- Oxyrhynchus Papyrus, P.Oxy IX 1177: Excerpt, Phoenissae, by Euripides (Fragment): Roman Empire, 1st century CE.
- Oxyrhynchus Papyrus, P.Oxy VI 971: Invoice, Irrigation Expenses (Fragment), Roman Empire, late 1st-early 2nd century CE.
Now granted, these are mostly small fragments, but they have still survived the ravages of time. What makes their survival even more remarkable is that they were actually found in a garbage dump! They were exposed to the elements, unlike the Dead Sea Scrolls which were found hidden in caves. So if these documents have survived, even as fragments, then why did Christians fail to preserve even ONE manuscript of their prized “New Testament”? Why hasn’t even a small fragment been found? And lastly, why is Ruhl so quick to jump the gun and make wild claims without doing the requisite research?
Next, Ruhl discussed the Gospel of John, and claimed that it was “ridiculous” to demand a 1st century manuscript, since this gospel was written sometime around 90 CE, near the end of the century. Ruhl even appeals to Bart Ehrman to drive home this point. It is quite possible that the gospel was written around this time (but scholars very seldom settle for an exact date like 90 CE), but what difference does that make? What about the other gospels, which were supposedly written earlier? Why haven’t the manuscripts for these gospels survived? What about the letters of Paul, which Ruhl often boasts about?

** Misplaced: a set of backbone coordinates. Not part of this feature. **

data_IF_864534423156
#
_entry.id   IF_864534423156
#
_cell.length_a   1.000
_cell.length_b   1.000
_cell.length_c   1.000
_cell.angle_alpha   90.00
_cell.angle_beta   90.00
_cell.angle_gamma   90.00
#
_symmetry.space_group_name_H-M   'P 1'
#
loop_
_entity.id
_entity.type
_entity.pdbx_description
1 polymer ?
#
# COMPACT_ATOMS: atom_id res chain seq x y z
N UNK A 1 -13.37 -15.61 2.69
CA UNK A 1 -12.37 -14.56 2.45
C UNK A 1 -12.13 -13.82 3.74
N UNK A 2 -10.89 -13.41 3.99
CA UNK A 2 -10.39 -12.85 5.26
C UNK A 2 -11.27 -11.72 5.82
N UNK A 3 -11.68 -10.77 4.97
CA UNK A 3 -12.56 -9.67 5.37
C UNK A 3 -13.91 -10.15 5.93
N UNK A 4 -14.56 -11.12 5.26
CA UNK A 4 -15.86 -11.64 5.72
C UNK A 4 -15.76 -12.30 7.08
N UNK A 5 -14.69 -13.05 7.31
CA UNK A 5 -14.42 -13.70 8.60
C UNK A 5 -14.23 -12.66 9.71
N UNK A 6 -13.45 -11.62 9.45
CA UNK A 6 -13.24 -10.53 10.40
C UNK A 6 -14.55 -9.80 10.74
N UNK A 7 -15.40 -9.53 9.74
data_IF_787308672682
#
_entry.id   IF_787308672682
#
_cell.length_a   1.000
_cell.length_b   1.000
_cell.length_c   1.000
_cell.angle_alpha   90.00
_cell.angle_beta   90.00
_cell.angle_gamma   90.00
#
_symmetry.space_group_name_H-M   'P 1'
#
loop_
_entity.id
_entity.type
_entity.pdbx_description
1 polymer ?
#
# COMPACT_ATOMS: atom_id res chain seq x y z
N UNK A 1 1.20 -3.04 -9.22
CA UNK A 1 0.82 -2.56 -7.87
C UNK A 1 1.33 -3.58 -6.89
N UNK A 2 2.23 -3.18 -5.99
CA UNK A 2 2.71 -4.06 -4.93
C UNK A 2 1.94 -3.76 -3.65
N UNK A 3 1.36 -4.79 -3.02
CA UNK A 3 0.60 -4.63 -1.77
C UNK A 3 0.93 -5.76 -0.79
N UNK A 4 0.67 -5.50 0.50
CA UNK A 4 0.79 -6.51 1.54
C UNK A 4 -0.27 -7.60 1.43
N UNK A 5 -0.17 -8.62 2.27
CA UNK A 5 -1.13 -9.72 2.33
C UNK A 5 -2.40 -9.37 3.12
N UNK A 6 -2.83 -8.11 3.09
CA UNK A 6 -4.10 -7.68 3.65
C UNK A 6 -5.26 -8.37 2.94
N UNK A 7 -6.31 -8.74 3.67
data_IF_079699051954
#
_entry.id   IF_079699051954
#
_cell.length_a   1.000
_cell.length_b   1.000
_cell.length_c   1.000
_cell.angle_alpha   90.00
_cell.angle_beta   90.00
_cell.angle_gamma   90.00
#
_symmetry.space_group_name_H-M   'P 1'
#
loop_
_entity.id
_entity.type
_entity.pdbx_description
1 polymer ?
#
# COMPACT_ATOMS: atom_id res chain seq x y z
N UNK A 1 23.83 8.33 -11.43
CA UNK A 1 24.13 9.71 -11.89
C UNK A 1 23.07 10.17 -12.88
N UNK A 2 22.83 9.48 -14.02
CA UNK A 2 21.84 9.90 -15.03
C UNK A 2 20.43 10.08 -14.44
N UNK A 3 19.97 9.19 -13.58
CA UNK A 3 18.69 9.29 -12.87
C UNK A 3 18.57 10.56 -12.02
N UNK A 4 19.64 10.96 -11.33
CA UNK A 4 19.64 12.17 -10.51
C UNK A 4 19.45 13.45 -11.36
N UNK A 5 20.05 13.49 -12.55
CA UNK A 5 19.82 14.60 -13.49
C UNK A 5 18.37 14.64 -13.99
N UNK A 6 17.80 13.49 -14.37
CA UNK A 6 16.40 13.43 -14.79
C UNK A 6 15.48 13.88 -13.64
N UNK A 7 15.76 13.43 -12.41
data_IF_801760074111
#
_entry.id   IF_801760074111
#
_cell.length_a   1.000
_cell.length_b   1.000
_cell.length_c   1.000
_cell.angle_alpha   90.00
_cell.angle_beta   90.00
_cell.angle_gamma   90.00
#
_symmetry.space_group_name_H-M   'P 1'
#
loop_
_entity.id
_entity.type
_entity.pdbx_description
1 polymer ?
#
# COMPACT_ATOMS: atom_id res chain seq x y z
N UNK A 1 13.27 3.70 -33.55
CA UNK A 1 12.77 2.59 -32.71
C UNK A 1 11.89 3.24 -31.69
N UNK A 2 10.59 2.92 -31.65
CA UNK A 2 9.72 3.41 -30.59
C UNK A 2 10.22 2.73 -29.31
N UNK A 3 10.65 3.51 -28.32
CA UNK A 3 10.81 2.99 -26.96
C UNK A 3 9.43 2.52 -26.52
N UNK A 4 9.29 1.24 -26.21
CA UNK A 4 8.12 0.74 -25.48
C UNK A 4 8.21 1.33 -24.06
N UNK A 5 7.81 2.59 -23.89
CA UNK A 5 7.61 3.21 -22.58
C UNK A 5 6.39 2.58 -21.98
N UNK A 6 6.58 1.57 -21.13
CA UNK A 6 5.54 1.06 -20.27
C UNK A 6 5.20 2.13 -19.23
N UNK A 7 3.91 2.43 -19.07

On a side note, Ruhl needs to be reminded that the majority of scholars, Ehrman included, do not believe that the Gospel of “John” was actually written by the disciple John. Even some Christian scholars admitted this fact. The late Raymond Brown stated that:
“…in all likelihood neither the Gospel of Matthew nor the Gospel of John was actually written by the apostle whose name it bears – a position held by almost all the major Catholic commentators today.”